Russian President Dmitry Medvedev is going to New Delhi for the meeting of the BRICS leaders. Medvedev is flying to India after the Nuclear Security Summit in Seoul and the "farewell" meeting with Barack Obama, RIA Novosti reports with reference to the press service of the Kremlin.
BRICS incorporates five leading developing countries in the world: Brazil, Russia, India, China and South Africa. The fourth summit of the association is opening Wednesday. However, it transpired that two key members of the association - China and India - see each other as potential adversaries, the Kommersant newspaper said.
Experts say that BRICS remains an economic alliance, although there are too many problems between the members from the political point of view. It is worthy of note that Russia speaks about the so-called "Chinese threat" very often as well.
It is generally believed that China is becoming a superpower of the 21st century. The Celestial Empire leaves India behind on all key indexes. China's GDP is four times as much as that of India. It goes about $7.3 trillion vs. $1.8 trillion. As for arms purchases, India has recently taken the lead of China, but this is a weak consolation. Beijing has cut its arms deals because the Chinese started to make their own weapons more actively.
China and India were at war with each other in 1962. Beijing took the north-eastern area of Kashmir under control. The territorial dispute still remains open.
The "Chinese threat" is an actual subject for Russia as well. The authors of Russia's Strategy 2020 have recently included China on the list of strategic threats that Russia had to deal with. Experts said that when Vladimir Putin returns as president, he should look closer to Europe in terms of foreign policy.
China's global positions will only be growing in the future. The yuan has all chances to become an international currency by 2020. This and many other trends will be quite a challenge not only for Russia, but for the whole world. Chinese goods will continue to oust Russian goods from the domestic market in the near future. Beijing will also strengthen its positions at the IMF and the WTO, which may create serious obstacles for Russia in those organizations.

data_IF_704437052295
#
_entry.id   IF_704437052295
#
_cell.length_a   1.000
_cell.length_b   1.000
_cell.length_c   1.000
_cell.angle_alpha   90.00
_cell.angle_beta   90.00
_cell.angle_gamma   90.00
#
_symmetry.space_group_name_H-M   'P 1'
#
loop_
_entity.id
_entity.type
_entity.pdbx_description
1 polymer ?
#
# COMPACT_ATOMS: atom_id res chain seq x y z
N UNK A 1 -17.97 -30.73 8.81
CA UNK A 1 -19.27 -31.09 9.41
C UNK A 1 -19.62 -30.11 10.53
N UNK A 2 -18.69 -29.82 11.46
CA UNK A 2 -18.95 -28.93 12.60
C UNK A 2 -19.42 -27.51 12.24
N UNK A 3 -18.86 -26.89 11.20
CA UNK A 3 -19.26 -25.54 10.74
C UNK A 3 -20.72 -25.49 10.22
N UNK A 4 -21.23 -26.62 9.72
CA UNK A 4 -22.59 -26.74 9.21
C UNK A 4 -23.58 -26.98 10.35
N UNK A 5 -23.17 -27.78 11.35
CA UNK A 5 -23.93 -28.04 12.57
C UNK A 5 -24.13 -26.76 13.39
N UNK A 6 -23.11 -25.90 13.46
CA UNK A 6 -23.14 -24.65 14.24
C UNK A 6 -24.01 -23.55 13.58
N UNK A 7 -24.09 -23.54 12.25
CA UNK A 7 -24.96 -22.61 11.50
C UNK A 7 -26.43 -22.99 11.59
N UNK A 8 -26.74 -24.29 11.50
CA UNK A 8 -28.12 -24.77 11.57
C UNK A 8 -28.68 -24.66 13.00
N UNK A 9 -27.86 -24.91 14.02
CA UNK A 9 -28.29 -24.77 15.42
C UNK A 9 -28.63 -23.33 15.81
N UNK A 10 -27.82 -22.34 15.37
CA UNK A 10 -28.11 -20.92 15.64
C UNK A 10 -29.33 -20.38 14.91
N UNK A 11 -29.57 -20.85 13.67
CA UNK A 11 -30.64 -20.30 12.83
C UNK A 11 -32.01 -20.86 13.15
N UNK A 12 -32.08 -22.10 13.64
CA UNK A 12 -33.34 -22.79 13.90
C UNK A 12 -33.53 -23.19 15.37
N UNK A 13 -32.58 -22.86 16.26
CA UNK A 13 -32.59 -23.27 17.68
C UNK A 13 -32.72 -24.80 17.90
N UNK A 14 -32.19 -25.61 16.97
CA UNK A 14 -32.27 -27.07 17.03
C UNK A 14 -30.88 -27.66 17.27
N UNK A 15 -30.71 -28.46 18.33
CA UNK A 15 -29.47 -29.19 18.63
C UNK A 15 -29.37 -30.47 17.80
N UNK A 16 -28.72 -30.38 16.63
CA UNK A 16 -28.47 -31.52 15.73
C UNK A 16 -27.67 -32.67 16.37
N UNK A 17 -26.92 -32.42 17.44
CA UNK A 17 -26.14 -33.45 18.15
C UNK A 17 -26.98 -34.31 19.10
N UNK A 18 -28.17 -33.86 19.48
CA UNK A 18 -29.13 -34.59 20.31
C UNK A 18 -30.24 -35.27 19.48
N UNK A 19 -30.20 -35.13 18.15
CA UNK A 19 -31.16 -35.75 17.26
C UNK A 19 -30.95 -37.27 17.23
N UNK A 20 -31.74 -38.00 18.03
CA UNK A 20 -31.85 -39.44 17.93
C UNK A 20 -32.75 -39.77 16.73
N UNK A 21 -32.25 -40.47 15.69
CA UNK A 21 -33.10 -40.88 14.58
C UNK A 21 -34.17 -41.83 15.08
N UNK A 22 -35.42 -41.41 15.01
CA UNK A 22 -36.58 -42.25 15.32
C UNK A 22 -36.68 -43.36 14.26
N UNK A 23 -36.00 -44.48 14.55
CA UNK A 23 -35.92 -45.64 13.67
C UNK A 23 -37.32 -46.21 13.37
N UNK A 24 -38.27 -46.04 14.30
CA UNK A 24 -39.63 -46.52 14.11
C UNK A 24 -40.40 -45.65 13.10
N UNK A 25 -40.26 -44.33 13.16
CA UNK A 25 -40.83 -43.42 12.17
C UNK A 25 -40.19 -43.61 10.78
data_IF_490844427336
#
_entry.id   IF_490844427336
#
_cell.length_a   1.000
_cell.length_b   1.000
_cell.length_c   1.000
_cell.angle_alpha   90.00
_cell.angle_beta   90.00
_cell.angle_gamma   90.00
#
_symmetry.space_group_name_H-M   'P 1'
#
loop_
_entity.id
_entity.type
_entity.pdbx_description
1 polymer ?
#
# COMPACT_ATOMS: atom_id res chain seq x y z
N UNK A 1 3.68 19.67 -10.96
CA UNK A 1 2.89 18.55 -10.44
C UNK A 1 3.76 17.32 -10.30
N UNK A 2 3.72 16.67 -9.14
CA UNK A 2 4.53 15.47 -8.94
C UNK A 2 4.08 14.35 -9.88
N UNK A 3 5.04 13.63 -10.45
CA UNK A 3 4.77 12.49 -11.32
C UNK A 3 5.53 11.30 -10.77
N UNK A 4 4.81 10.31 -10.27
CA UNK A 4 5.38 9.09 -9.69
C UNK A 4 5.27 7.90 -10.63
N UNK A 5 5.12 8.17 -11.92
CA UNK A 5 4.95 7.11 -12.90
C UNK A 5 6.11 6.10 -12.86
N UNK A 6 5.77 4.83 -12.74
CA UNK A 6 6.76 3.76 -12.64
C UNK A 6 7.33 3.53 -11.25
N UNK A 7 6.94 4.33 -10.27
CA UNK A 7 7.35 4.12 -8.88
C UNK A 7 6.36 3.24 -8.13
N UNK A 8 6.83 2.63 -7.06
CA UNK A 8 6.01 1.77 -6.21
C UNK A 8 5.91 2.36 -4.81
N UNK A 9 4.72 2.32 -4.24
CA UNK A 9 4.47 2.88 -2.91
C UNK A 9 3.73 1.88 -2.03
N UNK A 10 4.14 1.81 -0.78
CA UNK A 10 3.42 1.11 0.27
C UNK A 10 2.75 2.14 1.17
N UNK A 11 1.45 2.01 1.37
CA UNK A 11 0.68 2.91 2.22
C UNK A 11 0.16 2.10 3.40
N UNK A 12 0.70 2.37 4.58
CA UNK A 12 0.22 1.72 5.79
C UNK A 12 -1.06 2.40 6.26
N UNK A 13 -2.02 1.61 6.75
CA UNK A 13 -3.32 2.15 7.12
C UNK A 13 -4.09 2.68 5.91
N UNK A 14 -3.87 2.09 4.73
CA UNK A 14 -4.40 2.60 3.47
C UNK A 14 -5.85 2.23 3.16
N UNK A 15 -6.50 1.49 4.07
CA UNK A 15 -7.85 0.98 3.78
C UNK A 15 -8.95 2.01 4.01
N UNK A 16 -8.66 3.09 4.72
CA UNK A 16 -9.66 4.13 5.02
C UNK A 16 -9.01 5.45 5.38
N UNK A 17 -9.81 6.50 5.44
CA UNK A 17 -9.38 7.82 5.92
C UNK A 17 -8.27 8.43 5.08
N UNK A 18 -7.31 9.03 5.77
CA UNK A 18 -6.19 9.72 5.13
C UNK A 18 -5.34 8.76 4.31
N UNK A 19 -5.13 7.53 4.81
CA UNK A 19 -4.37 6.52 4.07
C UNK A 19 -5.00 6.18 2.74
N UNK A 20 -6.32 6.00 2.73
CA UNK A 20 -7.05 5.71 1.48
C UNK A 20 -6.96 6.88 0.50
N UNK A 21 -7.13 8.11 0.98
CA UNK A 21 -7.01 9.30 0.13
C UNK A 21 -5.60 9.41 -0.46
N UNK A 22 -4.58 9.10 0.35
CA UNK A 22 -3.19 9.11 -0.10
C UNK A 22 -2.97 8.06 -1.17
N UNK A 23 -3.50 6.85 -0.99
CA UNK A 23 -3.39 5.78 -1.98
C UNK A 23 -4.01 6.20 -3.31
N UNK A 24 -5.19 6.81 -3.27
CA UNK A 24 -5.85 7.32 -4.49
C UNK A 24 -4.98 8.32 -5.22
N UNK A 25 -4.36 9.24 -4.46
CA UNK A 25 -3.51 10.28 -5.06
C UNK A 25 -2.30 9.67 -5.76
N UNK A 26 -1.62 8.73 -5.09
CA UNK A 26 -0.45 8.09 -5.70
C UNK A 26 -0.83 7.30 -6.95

Vladimir Putin, who will become Russia's President in May, wrote in his pre-election article that the cooperation with the BRICS partners was a priority for the Russian Federation. Putin set out a hope that the alliance of developing states would begin to play a more important role in world economy and politics.
The unique structure established in 2006 symbolizes transition from the unipolar world to a fairer world order. The organization unites five countries with the total population of nearly 3 billion people. With South Africa joining the alliance, BRICS accounts for 25 percent of the global GDP, Putin wrote in his article.
According to Russia's president-elect, its takes time for the BRICS partners to get to work in this format. They need to get used to each other, Putin believes. However, when they finally give it a full throttle, their influence on international economy and politics will be highly important, Putin said.
Indeed, experts acknowledge that the countries of the alliance move to higher levels of influence. Finance ministries, ministries for economy, agriculture, and other structures responsible for national security already cooperate with each other within the framework of BRICS.
For the time being, BRICS de facto participates in the search for new forms of global regulation. The alliance works within the G20 and cooperates with the G8.
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